Ukrainian President Volodymyr Zelensky and his advisers have been arguing in recent days that they don’t want to cede any territory to Russia in the ongoing war in Ukraine. And though that view is widely held in Ukraine, they could be trapping themselves in political quicksand.
Zelensky’s position, which he and his advisers have repeated countless times, is well supported throughout the country, to be sure. Ukrainians overwhelmingly don’t want to give up any land to Russia—82 percent of Ukrainians are against it, according to a Kyiv International Institute of Sociology poll conducted in May.
Zelensky has said Ukrainian fighters are capable of pushing back Russian forces, and even suggested they want to push Russia back to not just pre-February 2022 bounds, but wind the clock all the way back to before Russia’s incursion in 2014, as well.
But Zelensky and his advisers must one day confront the realities of the war and actually approach a negotiating table once more and consider—or make—territorial concessions, that could leave Zelensky on the precipice of political turmoil, according to Steven Pifer, a former U.S. ambassador to Ukraine.
“Zelensky is going to have to make some really difficult decisions between what kind of concessions to make versus protecting positions of principle, and what kind of concessions he might want to make that could be acceptable to the Ukrainian public,” Pifer told The Daily Beast. “I think that’s going to be a really, really hard decision if they get to a point in a negotiation.”
And yet, Zelensky knows it’s a matter of when, not if, he’ll be back at the negotiating table. Zelensky said last week he thinks the war will be decided on the battlefield, but admitted eventually he will be trying to make a deal once more.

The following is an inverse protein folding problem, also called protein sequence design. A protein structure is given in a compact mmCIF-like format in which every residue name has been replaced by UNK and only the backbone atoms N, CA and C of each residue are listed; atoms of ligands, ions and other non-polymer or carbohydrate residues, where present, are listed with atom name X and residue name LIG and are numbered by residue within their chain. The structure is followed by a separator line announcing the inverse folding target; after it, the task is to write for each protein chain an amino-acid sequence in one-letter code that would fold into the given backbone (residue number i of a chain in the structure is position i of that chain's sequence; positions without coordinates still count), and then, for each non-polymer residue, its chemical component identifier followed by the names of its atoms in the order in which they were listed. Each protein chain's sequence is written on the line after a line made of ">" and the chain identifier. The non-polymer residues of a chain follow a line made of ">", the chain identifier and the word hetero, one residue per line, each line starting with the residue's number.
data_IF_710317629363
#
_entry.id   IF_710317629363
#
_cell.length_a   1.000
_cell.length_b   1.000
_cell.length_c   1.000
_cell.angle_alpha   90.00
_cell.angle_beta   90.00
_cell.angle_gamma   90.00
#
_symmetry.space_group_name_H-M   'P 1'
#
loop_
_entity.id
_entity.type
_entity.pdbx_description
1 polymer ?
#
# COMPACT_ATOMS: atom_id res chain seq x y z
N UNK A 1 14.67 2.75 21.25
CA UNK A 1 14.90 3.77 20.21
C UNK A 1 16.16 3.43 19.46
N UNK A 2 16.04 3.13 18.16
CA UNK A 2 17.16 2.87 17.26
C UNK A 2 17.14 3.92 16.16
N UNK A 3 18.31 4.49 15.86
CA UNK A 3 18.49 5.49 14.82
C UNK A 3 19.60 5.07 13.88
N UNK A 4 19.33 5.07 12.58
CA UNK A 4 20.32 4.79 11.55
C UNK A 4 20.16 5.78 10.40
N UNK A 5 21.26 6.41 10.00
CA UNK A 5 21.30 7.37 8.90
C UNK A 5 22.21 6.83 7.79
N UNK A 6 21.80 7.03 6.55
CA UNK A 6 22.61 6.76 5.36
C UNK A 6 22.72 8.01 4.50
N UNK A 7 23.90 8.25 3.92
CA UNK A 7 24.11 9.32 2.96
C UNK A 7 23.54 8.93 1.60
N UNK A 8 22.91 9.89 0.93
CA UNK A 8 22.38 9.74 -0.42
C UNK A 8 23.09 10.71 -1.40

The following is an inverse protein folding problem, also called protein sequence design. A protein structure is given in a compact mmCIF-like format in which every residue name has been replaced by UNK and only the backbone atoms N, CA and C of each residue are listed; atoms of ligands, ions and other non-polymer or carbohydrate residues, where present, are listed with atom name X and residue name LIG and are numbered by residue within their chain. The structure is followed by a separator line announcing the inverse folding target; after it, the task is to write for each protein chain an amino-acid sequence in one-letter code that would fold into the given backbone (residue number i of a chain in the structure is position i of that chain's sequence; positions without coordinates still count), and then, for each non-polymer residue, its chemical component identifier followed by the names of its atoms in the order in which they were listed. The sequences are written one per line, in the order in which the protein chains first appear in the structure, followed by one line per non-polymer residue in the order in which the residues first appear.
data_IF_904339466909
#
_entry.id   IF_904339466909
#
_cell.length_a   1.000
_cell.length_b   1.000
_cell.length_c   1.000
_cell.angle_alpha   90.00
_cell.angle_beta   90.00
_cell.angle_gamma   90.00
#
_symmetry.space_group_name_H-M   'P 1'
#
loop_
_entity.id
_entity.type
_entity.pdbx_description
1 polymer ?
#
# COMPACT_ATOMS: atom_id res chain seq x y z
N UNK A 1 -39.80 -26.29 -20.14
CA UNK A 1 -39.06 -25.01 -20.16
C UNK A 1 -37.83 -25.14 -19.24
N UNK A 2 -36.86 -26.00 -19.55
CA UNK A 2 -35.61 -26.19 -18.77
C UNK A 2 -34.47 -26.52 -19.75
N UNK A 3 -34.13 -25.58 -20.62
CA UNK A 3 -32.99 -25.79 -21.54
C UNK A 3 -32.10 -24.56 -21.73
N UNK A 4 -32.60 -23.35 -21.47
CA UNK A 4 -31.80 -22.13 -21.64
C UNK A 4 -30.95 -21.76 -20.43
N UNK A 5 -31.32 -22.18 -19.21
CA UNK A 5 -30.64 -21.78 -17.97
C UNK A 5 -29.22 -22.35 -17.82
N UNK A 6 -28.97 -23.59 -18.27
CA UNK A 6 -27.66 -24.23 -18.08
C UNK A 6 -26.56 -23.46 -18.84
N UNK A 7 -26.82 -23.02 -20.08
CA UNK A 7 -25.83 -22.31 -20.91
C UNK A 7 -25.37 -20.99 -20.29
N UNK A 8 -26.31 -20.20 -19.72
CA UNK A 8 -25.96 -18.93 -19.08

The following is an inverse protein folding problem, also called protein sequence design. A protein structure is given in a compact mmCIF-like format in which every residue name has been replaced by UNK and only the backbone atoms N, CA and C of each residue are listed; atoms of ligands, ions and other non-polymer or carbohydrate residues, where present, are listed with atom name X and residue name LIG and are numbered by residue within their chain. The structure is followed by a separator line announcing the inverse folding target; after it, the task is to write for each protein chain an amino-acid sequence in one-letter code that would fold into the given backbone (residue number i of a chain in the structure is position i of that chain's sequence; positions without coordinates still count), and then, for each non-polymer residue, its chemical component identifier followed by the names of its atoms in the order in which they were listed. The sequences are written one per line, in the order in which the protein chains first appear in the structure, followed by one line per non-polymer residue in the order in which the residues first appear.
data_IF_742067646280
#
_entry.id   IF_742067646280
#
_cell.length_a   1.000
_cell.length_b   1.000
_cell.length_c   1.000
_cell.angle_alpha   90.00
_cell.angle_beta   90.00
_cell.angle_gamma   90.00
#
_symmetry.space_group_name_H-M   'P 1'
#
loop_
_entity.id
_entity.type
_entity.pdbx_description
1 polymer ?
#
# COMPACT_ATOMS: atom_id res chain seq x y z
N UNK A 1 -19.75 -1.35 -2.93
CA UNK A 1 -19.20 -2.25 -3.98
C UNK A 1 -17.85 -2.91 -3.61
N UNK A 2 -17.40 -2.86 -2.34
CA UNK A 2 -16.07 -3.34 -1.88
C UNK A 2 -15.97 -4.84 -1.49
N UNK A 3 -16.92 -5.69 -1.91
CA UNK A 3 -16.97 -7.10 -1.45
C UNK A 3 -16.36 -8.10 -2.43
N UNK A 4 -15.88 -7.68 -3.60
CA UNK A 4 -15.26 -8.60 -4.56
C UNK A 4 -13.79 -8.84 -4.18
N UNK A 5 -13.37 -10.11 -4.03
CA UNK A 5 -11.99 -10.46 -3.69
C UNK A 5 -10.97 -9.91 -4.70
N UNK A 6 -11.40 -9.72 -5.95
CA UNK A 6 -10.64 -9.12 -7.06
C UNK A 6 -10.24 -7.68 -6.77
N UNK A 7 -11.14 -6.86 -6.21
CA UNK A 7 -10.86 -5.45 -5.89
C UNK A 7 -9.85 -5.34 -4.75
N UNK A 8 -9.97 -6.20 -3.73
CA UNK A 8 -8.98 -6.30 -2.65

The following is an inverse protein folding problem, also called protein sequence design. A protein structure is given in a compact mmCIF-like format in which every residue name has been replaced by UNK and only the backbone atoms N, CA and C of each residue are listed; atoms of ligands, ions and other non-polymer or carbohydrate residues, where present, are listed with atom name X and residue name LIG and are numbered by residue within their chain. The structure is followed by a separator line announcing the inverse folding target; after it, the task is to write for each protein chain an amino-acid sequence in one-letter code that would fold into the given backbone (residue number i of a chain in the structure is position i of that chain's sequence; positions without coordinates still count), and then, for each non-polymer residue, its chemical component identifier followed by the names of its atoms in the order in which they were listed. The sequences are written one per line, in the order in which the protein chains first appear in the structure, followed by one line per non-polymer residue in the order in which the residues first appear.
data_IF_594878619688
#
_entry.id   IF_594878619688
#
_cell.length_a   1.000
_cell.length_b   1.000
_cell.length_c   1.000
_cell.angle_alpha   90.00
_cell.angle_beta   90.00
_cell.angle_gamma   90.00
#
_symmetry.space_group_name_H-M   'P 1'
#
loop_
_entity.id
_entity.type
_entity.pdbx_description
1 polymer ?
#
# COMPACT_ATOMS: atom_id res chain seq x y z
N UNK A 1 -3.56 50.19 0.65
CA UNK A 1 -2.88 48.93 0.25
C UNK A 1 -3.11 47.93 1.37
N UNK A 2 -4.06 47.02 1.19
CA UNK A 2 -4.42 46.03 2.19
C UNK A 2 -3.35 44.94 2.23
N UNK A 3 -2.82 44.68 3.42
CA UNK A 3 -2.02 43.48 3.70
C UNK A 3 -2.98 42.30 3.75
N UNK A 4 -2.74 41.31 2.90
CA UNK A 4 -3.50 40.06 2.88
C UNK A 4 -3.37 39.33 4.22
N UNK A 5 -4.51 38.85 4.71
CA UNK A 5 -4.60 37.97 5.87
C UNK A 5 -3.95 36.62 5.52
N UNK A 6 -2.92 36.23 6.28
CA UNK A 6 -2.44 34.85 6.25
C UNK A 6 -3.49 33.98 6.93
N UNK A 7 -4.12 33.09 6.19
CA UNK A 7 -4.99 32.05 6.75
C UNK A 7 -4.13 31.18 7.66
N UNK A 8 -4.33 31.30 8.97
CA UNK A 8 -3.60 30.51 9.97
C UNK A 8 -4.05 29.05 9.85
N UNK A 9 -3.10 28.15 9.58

“Victory must be achieved on the battlefield,” Zelensky said. But “any war should be ended at the negotiating table.”
Early on in the war, Ukrainian officials came to negotiations with the Russians to see if some kind of peace or deal could be reached. But Zelensky’s choice to entertain the idea that Ukraine could reach a deal with Russians has been met with reproach from Ukrainians questioning his judgment.
As the war has raged on and Ukrainians have fallen victim to Russian atrocities, Ukrainians are only likely digging their heels in.
“The attitudes have hardened in Ukraine, both in the government and among the people, and so even if Zelensky wanted to make some of the concessions he might have been considering 10 or 11 weeks ago, I’m not sure that the Ukrainian population would accept that now,” Pifer said.
The consequences for Zelensky could play out in a number of ways. Politically, Zelensky’s standing has been shape-shifting since the beginning of his time in office. Before Putin invaded Ukraine in February, his domestic approval ratings were tanked. Even in the buildup to the invasion, world leaders questioned his judgment when he sought to deny the seriousness of Putin’s plans for Ukraine and didn’t call up his reserves quickly enough.
But when the war began, Zelensky met the moment, breaking out into the streets and fighting alongside his citizens. He became a people’s president.
And although he has his finger on the pulse of the Ukrainian people and the state of their resolve to beat back Russia, it’s not clear how long the afterglow of wartime political hero will last, especially when he has to start making decisions that are politically fraught in reaching a real peace. And if Zelensky even approaches a negotiating table, his political future might be shot, according to Orysia Lutsevych, the head of the Ukraine Forum in the Russia and Eurasia Programme at Chatham House.
“This could actually be the beginning of the end of Zelensky’s popularity if he goes into negotiations,” Lutsevych said. “He has a very fine line to walk when there is some kind of negotiated settlement.”